Our federal election last week reminded me how many different views people hold about politics, the economy, the environment, and other important aspects of life on this planet. Seeing the article about my great-grandfather this morning reminded me that even within my own wonderfully close extended family, there is significant variety in how we see the world. In my own family history I can see why many of my family members, especially those who have worked within the oil industry, have developed more conservative perspectives (I would describe much of my family as “generous capitalists”). I can also see why others have distanced themselves from our family history — at least the part about oil. Personally, the aspect of my great-grandfather’s story that resonates most with me is his role as an entrepreneur — a game-changer — not that of a shrewd, hardened businessman. I see Sam Nickle as a man who saw potential for innovation, and invested much of his life to changing the world. If he was alive today, I would like to think that he would be chasing a completely different dream — perhaps a future that does not depend on oil — with the same kind of energy he exhibited during his time.

As seems to be the case with most things, it’s all a matter of perspective. We each see the world — even our own history — through whatever lens we choose. Mine happens to be shaded in green, but I can still see all of the colours of a rainbow.


8 thoughts on “The Oil Man and the Salish Sea

  1. Well said. Wonderful thoughts and interesting perspectives from the product of a very special family. Love your writing style. Like my son, you write just as you speak.. a rare talent!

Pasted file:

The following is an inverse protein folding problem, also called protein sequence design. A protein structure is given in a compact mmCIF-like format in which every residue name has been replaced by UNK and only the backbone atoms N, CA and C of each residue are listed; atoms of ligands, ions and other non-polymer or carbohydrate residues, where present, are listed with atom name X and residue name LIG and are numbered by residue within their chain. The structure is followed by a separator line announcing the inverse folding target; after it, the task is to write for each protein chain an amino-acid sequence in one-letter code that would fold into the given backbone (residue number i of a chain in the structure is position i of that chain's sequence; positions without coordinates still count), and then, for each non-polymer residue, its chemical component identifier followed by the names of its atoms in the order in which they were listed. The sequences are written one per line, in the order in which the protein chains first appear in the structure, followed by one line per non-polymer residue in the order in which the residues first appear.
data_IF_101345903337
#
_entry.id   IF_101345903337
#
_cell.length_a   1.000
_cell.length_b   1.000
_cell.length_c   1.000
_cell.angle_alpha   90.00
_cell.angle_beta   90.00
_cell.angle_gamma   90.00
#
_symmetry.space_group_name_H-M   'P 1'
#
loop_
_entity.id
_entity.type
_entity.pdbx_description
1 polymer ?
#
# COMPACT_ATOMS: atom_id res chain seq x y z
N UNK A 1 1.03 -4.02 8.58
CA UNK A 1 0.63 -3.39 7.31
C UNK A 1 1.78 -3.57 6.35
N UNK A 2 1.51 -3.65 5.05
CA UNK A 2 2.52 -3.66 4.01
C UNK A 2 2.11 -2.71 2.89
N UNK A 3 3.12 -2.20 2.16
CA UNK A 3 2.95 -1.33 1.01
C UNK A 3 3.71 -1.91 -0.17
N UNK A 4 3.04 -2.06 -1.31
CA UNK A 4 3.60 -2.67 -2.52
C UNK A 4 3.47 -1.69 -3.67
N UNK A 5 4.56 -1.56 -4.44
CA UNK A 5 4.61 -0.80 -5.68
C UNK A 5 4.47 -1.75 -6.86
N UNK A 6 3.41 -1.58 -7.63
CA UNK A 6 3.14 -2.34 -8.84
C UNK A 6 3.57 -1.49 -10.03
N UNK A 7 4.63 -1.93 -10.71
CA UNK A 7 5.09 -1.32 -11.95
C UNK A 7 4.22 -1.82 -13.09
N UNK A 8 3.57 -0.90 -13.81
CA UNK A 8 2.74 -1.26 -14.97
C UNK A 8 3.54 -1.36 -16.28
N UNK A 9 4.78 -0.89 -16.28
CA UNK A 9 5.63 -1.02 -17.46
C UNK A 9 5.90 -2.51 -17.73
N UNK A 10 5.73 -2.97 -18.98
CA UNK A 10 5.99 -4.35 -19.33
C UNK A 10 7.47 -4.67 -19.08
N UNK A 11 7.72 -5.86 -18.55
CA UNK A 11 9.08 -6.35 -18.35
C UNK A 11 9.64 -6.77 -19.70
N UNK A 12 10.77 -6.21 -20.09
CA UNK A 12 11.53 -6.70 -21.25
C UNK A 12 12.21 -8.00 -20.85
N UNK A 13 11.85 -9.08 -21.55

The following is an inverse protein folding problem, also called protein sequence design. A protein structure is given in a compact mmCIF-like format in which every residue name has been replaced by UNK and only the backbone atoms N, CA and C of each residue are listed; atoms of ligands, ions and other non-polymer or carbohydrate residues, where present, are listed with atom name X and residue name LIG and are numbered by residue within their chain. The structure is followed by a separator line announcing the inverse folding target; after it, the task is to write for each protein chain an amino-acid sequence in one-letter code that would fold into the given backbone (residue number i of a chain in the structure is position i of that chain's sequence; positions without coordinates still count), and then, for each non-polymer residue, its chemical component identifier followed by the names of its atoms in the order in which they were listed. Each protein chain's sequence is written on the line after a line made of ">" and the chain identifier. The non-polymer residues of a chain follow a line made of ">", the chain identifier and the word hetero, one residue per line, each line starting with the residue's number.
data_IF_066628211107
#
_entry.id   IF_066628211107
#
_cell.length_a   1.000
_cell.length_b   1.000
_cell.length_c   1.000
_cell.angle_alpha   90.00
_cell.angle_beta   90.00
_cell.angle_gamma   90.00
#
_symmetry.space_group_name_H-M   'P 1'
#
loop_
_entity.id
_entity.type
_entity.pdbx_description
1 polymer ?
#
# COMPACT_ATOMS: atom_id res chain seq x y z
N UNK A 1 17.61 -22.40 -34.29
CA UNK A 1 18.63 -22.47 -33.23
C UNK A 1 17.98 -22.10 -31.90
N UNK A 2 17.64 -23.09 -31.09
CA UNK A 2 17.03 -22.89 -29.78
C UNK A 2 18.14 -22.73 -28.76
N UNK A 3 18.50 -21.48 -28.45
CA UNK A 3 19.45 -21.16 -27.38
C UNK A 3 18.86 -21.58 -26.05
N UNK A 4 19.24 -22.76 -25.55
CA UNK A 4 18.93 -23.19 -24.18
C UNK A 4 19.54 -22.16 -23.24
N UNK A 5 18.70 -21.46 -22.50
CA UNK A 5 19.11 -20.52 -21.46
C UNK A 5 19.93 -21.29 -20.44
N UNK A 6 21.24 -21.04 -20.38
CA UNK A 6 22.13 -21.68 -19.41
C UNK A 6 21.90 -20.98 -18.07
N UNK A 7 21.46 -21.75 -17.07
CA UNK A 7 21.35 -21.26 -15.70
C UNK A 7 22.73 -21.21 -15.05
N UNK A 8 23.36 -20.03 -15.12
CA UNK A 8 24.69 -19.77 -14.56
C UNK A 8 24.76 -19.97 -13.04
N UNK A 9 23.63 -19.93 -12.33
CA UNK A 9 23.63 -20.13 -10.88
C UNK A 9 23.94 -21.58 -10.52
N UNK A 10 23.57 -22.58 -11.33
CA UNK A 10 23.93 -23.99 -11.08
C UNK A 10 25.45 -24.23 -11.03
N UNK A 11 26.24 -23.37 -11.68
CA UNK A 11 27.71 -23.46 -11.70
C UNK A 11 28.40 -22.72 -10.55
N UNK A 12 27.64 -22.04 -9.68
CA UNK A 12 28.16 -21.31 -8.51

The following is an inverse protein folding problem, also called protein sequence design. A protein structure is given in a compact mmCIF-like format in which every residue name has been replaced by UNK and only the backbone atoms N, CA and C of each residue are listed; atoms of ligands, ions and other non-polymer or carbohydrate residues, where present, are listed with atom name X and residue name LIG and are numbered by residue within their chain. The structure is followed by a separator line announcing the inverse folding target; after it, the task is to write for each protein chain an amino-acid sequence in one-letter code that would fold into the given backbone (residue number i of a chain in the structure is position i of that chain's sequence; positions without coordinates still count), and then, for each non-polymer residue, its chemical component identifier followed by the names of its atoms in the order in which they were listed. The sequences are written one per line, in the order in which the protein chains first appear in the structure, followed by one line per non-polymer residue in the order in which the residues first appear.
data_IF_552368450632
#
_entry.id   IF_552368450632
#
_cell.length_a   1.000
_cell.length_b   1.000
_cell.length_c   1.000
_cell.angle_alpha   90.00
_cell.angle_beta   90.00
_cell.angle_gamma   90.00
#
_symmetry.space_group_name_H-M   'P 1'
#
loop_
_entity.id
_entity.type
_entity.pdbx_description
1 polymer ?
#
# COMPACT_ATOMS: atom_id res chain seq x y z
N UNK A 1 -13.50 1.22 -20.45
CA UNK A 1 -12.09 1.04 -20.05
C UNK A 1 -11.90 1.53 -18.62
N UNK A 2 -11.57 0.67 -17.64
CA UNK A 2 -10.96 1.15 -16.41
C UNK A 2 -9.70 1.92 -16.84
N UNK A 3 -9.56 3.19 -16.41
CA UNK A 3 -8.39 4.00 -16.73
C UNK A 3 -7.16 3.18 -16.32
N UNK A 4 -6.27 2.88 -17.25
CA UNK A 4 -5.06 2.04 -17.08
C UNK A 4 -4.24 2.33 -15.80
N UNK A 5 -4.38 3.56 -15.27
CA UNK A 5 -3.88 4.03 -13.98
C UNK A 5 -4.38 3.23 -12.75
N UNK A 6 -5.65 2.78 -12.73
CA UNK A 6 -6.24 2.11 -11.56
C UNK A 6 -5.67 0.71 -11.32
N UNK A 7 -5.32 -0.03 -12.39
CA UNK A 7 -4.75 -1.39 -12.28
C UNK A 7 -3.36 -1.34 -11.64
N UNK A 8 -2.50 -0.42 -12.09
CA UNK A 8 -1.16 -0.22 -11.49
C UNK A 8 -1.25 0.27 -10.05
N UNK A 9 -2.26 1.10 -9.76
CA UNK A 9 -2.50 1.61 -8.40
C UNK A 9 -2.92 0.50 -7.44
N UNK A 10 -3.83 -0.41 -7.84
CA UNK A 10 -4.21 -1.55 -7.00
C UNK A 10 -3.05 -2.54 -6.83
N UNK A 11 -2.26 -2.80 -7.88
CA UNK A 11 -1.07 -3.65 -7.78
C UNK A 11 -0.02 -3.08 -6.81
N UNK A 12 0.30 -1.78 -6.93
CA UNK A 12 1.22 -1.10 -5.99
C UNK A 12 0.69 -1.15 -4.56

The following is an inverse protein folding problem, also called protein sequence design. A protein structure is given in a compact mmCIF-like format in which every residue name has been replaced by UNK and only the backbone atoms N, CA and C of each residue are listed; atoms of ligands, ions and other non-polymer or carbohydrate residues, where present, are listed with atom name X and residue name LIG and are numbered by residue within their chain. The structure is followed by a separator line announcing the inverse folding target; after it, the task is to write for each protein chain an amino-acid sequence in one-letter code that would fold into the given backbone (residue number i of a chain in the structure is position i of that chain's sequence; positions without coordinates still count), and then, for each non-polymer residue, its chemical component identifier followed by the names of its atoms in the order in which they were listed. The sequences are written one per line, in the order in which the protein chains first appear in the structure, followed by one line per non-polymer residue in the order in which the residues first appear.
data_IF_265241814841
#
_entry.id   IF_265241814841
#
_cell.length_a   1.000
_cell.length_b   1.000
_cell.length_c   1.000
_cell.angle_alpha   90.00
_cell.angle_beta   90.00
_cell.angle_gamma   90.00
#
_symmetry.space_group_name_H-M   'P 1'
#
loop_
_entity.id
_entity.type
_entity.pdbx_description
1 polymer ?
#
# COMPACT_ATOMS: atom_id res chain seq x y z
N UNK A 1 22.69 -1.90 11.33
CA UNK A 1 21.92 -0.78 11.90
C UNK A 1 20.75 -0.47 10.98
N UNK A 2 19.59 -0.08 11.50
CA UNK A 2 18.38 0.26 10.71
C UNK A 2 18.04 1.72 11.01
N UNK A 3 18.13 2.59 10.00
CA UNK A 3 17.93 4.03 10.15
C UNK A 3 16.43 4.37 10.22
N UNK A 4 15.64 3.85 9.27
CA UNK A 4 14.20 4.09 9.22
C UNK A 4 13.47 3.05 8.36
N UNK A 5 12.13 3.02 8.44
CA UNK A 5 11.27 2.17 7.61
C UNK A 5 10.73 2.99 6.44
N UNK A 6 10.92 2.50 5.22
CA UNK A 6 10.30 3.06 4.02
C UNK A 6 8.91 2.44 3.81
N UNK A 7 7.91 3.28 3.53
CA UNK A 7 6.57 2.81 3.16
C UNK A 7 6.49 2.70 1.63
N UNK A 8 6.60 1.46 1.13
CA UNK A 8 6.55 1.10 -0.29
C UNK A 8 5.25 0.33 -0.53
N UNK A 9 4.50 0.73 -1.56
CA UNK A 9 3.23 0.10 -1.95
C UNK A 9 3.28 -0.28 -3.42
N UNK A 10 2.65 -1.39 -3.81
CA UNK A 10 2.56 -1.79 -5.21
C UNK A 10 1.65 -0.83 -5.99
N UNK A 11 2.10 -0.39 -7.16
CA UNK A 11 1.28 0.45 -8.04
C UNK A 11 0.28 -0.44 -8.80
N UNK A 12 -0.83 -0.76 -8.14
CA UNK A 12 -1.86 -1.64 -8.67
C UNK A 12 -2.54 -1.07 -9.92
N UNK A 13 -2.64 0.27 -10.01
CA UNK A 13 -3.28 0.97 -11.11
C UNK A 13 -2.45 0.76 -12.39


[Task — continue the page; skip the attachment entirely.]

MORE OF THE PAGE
2. Your great grandfather sounds like a very interesting individual and as you called him a game changer. The world was a very different place back then.
    I am very excited to read your first novel, Goodnight Sunshine. Keep up the great work.


    1. Thanks Tricia! Yes, the world certainly was different then. And as for the book, it’s less than a month away now…


  3. Thanks again for the shout-out 🙂 This is a great post and exactly why I love blogs. Where else can you express yourself both personally and politically to an audience and have them come away with a better understanding of just how complex people are and all the bits we are made up of. I think everyone’s journey to ‘green’ is unique and endlessly fascinating because it means the ability to embrace something new and yet unformed, rather than just subscribe to old ideas.

    I look forward to your book! That is a great accomplishment!


    1. And thank you for your thoughtful words. I especially love the words, “and all the bits we are made up of.” Indeed, we are complex–and often paradoxical–creatures.


Leave a Reply

Fill in your details below or click an icon to log in: Logo

You are commenting using your account. Log Out /  Change )

Twitter picture

You are commenting using your Twitter account. Log Out /  Change )

Facebook photo

You are commenting using your Facebook account. Log Out /  Change )

Connecting to %s